Brain Dopamine

A "dopamine fast," though it should really be called a bad habit fast, can help you diagnose the problems of your life and allow you to straighten it out. 

For the past few weeks, I would wake up to the cacophony of my phone alarm. After begrudgingly disabling it and cursing the morning, I would caffeinate myself with emails, videos, text messages and other forms of blue light. Despite knowing it’s a bad habit and making several attempts to stop, I couldn’t. 

My smartphone is just one of my many minor addictions. I can binge on sweets and lose hours of my life to YouTube or Netflix, enjoying the pleasurable neurochemicals my brain releases. But one of the best things I’ve done to remove the noise from my life and focus on interpersonal introspection was to do a “dopamine fast,” and I believe it could have beneficial outcomes for other people as well. 

A “dopamine fast” is essentially a “stimulation fast” or a “bad habit fast,” as that's mostly what you're fasting from. There’s scientific evidence suggesting that increased smartphone use or high sugar and fat diets decrease cognition, and so temporary cessation of that bad habit could provide some mental clarity.  

But, I should be blunt about this, there’s no direct evidence suggesting that what’s coined the “dopamine fast” works. Maybe it’s the combination of reduced stimulation and increased mindfulness. Maybe it’s all a placebo. Whatever it is, anecdotal testimonies from those who have done bad habit fasts have reported beneficial results (which, again, take with a grain of salt), and I’m one of them.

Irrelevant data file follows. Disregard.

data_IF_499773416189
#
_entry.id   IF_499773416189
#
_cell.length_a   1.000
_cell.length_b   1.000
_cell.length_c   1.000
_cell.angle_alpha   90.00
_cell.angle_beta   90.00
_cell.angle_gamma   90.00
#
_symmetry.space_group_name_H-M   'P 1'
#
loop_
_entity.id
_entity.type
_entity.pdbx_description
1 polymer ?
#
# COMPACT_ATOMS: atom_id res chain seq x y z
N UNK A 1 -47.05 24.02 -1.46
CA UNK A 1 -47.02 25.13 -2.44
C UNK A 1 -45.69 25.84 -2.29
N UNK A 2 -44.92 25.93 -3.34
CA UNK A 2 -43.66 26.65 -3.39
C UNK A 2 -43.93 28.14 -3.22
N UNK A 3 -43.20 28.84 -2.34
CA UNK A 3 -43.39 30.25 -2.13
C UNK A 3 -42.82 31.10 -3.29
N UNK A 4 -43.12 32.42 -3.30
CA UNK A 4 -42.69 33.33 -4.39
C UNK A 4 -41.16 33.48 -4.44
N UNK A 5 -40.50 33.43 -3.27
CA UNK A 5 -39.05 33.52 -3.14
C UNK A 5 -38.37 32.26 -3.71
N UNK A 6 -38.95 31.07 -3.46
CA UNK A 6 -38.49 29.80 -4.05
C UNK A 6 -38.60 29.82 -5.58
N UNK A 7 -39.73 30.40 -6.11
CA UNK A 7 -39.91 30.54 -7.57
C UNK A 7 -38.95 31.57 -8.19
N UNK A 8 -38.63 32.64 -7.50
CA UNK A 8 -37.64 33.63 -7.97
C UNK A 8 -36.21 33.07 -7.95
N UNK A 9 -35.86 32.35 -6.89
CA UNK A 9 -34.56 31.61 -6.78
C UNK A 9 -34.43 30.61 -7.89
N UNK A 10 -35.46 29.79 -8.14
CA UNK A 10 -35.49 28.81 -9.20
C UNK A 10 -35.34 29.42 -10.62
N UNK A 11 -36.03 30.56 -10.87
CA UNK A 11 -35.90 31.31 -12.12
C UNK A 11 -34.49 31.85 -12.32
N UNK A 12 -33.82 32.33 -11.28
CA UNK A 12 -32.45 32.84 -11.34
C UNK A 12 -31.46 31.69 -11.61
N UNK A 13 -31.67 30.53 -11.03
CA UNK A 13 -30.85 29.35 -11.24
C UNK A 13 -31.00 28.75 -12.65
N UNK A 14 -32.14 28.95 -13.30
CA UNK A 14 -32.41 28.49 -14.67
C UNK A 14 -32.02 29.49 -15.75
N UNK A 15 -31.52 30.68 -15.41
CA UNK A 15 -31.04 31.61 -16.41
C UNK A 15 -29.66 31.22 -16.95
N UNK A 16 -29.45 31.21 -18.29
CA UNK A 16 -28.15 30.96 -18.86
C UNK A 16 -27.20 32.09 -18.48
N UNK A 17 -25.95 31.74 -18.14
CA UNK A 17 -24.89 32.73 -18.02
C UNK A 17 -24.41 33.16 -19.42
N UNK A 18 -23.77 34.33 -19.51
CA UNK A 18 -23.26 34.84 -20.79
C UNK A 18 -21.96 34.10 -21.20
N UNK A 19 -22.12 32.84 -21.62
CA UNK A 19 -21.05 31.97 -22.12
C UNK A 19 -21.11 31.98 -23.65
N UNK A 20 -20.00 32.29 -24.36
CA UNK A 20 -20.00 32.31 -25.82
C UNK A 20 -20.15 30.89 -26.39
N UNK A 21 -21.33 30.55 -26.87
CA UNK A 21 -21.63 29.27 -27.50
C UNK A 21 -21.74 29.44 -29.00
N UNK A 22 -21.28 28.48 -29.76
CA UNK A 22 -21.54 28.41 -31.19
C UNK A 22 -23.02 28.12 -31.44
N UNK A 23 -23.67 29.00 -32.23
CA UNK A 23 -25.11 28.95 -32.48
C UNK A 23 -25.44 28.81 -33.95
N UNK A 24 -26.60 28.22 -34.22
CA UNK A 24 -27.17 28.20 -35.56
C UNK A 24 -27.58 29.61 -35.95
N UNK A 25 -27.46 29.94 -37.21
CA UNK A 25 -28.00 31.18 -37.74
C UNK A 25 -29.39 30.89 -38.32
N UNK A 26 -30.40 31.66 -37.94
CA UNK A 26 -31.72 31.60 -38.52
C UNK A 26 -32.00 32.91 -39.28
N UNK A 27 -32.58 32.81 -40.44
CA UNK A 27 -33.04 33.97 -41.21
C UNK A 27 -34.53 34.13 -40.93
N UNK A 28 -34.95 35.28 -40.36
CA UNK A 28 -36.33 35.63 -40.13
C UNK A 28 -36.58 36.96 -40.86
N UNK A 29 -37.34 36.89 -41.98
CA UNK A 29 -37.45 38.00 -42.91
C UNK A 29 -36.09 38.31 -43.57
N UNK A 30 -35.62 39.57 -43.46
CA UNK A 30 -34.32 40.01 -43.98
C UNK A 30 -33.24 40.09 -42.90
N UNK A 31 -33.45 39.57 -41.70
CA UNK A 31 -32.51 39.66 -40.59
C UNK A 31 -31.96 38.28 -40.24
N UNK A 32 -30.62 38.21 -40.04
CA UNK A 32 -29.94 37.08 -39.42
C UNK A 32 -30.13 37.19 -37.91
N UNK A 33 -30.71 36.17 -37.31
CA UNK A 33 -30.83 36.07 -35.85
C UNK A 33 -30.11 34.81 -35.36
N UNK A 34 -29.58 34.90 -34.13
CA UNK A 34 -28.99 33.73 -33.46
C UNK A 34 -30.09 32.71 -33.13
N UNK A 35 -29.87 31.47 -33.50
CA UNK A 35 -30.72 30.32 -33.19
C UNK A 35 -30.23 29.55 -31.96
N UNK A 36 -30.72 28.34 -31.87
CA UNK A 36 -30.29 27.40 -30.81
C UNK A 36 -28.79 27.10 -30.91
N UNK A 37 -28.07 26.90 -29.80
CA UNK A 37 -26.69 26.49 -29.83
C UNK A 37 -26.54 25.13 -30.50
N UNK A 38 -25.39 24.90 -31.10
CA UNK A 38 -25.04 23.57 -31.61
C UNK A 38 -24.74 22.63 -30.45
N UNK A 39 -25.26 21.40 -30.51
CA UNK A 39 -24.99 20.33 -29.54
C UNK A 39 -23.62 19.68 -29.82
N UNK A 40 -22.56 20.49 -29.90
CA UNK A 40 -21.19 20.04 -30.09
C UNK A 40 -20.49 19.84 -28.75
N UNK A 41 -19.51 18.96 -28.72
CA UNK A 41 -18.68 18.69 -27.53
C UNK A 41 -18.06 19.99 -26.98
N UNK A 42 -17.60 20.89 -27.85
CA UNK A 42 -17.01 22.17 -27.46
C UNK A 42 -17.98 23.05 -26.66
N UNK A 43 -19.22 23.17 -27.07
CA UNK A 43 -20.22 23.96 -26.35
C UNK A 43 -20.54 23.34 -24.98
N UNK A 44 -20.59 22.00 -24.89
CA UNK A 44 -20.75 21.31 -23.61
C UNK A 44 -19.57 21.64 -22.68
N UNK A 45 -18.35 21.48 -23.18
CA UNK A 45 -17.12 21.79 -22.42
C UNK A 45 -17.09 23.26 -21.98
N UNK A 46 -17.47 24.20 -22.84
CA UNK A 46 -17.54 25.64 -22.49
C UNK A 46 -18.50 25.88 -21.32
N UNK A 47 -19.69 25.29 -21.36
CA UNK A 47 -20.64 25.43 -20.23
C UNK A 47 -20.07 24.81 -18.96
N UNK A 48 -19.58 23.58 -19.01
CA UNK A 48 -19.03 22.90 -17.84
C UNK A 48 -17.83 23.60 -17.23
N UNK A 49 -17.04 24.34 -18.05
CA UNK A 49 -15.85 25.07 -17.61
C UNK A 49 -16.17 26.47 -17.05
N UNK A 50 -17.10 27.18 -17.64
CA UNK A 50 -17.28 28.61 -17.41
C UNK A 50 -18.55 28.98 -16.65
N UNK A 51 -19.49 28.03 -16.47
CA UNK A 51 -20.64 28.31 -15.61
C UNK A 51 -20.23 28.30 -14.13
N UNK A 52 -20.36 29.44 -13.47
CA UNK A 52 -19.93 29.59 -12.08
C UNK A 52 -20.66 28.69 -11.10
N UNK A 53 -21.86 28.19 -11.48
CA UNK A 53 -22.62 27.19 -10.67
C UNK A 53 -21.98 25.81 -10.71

A “dopamine fast” involves restricting everything that gives you pleasure, such as social media, smartphone usage, caffeine, exercising, consuming alcohol or other drugs, and even eating if possible for a period the faster decides. The only thing fasters are encouraged to  do is sit around, go for a walk, meditate and write down their thoughts in a notebook. 

Before my first fast, I struggled with ripping myself away from YouTube and avoiding sugar. But on the morning of my fast, I sunk into my couch and observed myself. I was restless. My brain felt itchy. I wanted to do anything but to be bored.

After the vibrations of restlessness died down, a sort of clear-headedness set in. I had diagnosed bad personality traits, distractions and habits that were stunting me and pondered possible solutions to them. I wondered why I distracted myself with stupid things, wasting hours of my day when I could be working on passion projects, fostering better relationships with my friends or family, building better habits or trying to be a better person. 

I ended up breaking my fast after eight hours, and I found that I wasn’t as hungry as I was before. Not just in food, but with consuming social media and other pleasurable distractions as well. Reading became easier, and I felt more motivated to pursue personal projects I had been putting off. As someone preoccupied with constant self-growth, my bad habit fast realigned my priorities and forced me to value my time more efficiently.

So now this leaves us with what you’re going to do. Once again, there’s no scientific evidence supporting the “dopamine fast” craze, but if you want to challenge yourself to not partake in bad habits for a certain amount of time, I think there’s merit to that. 

Bad habit fasts sound boring, but it’s like scuba diving into your subconscious. You don’t have anywhere to hide and avoid the problems in your life, so you’re forced to get to know yourself and your situation better. I understand that not everyone can take hours off to just sit around and do nothing, but even if it’s just one hour, bad habit fasts can help you straighten out the wrinkles in your life.

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